Listen to this article
An international team of researchers found that a maternal diet rich in Omega-3 fatty acids can protect from breast cancer development in offspring.
The findings of the study were published in the journal ‘Frontiers in Cell and Developmental Biology’.
Researchers noted a significant difference in mice from mothers that were fed a diet rich in canola oil, compared with mothers fed a diet rich in corn oil. A maternal Omega 3-rich diet affected genome-wide epigenetic landscape changes in offspring and potentially modulated gene expression patterns.
Dr Ata Abbas, a former postdoctoral research fellow in Marshall’s Department of Biological Sciences, headed a research team under the leadership of Dr Philippe Georgel in the College of Science. The research was done in the Cell Differentiation and Development Center at Marshall as part of a collaborative effort with the Joan C. Edwards School of Medicine’s Department of Biochemistry and Microbiology, under the leadership of Dr W. Elaine Hardman.
Researchers noticed a three-week delay in mortality in mice whose mothers were fed canola oil versus corn oil. The early delay in mortality was significantly different, but the ultimate overall survival rate was not.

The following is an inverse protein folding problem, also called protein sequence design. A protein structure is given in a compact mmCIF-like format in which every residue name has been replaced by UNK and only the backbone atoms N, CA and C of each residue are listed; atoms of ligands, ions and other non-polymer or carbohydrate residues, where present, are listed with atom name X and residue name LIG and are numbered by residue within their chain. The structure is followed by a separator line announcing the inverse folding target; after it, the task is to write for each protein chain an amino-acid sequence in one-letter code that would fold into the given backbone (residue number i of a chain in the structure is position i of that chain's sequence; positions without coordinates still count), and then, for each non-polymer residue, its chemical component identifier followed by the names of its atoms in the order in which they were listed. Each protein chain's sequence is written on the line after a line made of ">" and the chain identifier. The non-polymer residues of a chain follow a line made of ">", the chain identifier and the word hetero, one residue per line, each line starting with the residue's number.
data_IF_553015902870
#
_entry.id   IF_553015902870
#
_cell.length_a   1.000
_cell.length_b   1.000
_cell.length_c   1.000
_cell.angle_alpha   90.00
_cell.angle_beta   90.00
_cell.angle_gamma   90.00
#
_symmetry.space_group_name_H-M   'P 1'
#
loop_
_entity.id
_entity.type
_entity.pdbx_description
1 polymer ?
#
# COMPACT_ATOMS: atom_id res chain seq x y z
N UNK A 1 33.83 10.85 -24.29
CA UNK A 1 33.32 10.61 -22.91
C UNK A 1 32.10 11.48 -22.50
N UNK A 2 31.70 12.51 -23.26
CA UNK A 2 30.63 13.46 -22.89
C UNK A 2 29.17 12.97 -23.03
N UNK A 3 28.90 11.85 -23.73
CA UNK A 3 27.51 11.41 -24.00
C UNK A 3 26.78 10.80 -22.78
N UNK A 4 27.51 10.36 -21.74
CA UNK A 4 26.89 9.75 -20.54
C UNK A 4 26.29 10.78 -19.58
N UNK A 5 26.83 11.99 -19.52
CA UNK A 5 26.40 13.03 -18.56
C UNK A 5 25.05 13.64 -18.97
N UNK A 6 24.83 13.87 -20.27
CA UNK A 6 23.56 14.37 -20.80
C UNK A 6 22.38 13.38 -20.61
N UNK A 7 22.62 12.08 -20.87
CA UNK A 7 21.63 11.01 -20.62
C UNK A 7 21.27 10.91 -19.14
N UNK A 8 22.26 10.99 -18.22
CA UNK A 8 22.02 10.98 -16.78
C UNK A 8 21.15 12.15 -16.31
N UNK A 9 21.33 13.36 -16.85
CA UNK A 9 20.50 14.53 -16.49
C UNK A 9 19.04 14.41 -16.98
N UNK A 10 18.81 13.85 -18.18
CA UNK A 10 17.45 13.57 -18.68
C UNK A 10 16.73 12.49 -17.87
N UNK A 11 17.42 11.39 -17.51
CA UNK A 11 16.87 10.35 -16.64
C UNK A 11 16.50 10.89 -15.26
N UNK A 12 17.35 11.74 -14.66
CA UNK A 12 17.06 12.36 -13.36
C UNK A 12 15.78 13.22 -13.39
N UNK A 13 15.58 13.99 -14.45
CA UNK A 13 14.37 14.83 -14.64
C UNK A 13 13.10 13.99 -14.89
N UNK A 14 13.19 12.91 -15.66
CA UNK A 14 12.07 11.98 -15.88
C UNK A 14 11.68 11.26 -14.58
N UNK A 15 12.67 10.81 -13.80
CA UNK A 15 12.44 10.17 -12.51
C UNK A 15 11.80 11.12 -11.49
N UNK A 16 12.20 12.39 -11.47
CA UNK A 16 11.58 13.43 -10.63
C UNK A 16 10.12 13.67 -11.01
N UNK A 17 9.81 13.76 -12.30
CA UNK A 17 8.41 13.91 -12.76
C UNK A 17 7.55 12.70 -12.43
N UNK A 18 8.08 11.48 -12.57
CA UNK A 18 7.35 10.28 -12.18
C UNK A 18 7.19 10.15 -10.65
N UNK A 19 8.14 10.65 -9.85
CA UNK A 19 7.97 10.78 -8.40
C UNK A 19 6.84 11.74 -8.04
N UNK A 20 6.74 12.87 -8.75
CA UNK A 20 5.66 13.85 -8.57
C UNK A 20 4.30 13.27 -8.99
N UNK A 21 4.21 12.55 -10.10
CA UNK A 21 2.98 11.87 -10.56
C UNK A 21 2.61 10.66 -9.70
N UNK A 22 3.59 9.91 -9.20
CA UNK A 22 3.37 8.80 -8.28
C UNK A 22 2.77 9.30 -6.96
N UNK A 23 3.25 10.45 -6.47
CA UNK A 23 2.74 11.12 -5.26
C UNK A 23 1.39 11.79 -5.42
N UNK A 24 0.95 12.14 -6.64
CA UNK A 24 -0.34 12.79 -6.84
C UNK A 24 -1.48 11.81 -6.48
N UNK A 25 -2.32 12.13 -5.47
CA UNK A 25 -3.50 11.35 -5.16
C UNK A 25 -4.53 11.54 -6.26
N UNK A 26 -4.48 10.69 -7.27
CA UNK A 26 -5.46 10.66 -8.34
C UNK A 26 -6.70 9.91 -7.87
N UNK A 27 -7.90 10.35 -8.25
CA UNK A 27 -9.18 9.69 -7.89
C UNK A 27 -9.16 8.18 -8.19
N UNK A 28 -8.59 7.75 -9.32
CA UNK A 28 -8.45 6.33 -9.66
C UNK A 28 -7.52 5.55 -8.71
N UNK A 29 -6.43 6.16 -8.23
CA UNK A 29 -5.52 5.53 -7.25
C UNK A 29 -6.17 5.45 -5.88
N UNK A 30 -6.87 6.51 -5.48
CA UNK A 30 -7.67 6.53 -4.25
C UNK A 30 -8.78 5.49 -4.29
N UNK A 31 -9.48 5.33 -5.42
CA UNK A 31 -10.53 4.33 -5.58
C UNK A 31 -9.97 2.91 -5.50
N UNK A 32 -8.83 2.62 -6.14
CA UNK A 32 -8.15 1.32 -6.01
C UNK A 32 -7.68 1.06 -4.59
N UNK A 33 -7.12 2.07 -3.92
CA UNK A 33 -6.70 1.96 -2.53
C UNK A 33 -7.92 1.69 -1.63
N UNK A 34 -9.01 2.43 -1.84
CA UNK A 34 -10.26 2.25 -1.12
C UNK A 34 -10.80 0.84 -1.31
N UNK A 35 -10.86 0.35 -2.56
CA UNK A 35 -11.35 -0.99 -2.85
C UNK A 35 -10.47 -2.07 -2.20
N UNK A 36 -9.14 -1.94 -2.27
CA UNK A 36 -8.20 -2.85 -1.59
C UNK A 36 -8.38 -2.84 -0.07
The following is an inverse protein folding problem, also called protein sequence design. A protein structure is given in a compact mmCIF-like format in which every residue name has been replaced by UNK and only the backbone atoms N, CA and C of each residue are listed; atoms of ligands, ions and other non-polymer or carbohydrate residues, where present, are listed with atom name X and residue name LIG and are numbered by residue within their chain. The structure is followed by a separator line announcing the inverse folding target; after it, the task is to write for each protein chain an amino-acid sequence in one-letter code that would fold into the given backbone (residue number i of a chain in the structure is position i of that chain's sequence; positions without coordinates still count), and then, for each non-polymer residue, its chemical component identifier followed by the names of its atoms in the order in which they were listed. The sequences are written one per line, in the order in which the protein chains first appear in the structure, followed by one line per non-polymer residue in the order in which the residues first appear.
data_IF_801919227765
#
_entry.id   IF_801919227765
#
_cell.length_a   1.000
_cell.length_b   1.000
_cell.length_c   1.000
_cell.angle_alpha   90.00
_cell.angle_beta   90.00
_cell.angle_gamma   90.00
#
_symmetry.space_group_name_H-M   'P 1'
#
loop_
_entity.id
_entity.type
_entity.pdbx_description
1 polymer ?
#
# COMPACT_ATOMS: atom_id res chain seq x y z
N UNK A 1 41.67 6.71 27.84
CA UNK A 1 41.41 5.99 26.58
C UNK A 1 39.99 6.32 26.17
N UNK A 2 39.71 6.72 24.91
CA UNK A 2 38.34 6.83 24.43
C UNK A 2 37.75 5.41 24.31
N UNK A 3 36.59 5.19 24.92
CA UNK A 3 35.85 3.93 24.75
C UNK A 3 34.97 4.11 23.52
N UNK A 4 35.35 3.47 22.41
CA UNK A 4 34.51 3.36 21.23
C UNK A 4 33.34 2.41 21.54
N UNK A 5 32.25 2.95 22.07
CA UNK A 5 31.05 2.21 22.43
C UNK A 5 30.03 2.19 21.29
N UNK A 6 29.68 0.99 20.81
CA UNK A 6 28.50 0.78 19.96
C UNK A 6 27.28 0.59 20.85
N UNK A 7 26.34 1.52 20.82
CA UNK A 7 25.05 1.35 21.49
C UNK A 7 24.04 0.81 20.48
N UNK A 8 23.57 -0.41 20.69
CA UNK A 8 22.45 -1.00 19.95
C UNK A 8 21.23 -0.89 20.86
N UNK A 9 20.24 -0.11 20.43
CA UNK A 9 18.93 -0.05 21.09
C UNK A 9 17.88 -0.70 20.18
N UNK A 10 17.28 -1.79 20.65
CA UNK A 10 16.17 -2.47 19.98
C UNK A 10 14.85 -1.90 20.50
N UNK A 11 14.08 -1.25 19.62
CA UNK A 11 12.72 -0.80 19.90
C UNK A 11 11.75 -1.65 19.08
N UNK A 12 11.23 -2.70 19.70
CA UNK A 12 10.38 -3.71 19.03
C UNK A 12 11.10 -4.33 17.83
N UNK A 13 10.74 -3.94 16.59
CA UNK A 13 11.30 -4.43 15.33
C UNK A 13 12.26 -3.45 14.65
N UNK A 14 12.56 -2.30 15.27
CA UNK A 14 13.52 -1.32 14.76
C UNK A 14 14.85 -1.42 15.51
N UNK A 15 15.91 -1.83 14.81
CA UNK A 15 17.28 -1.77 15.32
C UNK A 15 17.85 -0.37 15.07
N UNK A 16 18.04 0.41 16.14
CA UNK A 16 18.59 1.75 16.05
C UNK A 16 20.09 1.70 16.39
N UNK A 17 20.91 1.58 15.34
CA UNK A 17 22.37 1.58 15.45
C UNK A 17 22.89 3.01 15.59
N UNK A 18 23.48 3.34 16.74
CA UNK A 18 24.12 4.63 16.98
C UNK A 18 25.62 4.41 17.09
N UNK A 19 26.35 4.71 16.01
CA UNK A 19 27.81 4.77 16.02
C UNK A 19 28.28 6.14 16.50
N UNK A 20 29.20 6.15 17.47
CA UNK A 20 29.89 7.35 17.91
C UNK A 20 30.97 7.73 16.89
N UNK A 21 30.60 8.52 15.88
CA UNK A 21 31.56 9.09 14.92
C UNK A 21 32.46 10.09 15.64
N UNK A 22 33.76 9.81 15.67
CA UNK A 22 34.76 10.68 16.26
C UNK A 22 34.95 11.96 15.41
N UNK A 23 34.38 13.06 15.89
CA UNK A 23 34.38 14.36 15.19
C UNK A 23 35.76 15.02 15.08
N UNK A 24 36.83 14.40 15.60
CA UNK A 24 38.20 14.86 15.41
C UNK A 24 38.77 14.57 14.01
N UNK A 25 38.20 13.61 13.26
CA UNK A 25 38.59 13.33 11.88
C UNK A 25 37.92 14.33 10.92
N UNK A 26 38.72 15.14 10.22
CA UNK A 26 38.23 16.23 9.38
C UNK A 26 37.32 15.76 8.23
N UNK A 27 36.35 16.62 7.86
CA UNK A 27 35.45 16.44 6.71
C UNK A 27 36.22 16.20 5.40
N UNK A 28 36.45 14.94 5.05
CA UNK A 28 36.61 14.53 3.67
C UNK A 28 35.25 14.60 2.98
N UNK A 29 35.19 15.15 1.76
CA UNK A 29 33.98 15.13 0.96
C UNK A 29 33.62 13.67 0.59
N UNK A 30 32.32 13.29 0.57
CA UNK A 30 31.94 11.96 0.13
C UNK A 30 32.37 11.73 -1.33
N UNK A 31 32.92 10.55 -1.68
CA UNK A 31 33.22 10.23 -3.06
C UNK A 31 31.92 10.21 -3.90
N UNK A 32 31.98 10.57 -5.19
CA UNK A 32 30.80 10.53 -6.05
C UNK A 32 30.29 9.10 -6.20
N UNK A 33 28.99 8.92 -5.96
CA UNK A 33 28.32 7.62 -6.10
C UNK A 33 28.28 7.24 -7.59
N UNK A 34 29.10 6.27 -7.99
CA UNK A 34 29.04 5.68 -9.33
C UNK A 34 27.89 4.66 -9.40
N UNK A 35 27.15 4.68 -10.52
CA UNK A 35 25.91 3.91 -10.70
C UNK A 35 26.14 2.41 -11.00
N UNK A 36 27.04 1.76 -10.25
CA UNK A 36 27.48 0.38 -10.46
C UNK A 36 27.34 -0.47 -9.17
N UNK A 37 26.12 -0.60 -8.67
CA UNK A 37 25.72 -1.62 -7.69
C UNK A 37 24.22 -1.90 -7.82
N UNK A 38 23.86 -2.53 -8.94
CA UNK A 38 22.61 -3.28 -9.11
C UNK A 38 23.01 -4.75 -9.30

Eventually, all the mice developed tumours, but the ones fed canola oil had tumours that were slower-growing and smaller than the mice fed corn oil. Translated to the human time scale, the duration of the protective effect linked to the maternal diet would be equivalent to several months.
This study is among a body of work done by Marshall University scientists and others looking at the link between Omega-3 fatty acids and reduced incidence of various types of cancer including, but not restricted to, Chronic Lymphocytic Leukemia and Diffuse Large B-Cell Lymphoma.
“The issue of parental diet and inter-generational transmission has become an important field of research; however, the mode of action often remains partially elusive,” said Georgel, a professor in the Department of Biological Sciences at Marshall.
“The MU research group focused on ‘epigenetic’ aspects of trans-generational transmission to explain the reported role of Omega-3 fatty acids. Epigenetics involves changes in gene expression which are not linked to changes in genetic sequences,” added Georgel.
“These results have the potential to promote the design of simple changes in diet which would allow for reduced onset of various types of cancer, not only for the individuals using that diet but also for their offspring,” concluded Georgel.